Take a step out in nature every day and each time you're bound to discover something new. That impulse to explore and discover is central to "maggie and milly and molly and may." Sometimes people lose that impulse in the business of everyday life, but our speaker reminds us that, if we just have fun now and then, we too might find something we weren't necessarily looking for. That lack of intent, in favor of playfulness, opens the door to new ideas and adventures while also shedding some light into who we are as individuals.
Questions About Exploration
What's the best way to explore, according to the speaker? What's the difference between exploring with grim determination and exploring with a more playful attitude?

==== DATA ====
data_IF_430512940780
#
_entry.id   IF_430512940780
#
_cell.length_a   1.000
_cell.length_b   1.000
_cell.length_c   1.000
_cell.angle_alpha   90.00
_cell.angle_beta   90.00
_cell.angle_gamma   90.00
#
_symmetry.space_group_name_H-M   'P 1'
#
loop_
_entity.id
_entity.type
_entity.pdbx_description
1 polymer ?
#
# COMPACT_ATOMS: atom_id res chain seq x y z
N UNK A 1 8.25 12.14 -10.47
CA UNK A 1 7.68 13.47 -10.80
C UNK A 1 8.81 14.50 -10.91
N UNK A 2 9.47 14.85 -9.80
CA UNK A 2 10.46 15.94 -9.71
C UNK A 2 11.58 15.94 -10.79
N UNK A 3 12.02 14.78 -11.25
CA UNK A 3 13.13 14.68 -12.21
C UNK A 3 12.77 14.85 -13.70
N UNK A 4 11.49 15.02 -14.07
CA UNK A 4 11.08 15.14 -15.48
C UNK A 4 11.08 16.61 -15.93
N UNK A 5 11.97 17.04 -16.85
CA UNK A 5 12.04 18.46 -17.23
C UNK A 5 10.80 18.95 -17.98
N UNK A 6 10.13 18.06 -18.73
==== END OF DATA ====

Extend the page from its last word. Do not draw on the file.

How does loss relate to the poem's theme of exploration? If we lose one thing, what might we also find in the absence of that thing?
Who would make a better explorer: a kid or an adult? Why do you think so? How would the speaker answer this question?
How does each line break between stanzas help to support the poem's theme of exploration? What do you think is happening in those spaces between each character's experience?
Chew on This
Listen up, fuddy-duddies. The poem's playful mood suggests that maybe the adult explorers of the world can learn something from these girls.
Curiosity is essential to any exploration in the poem, especially since it seems to open the doors of imagination, which makes any discovery all the more fulfilling and insightful.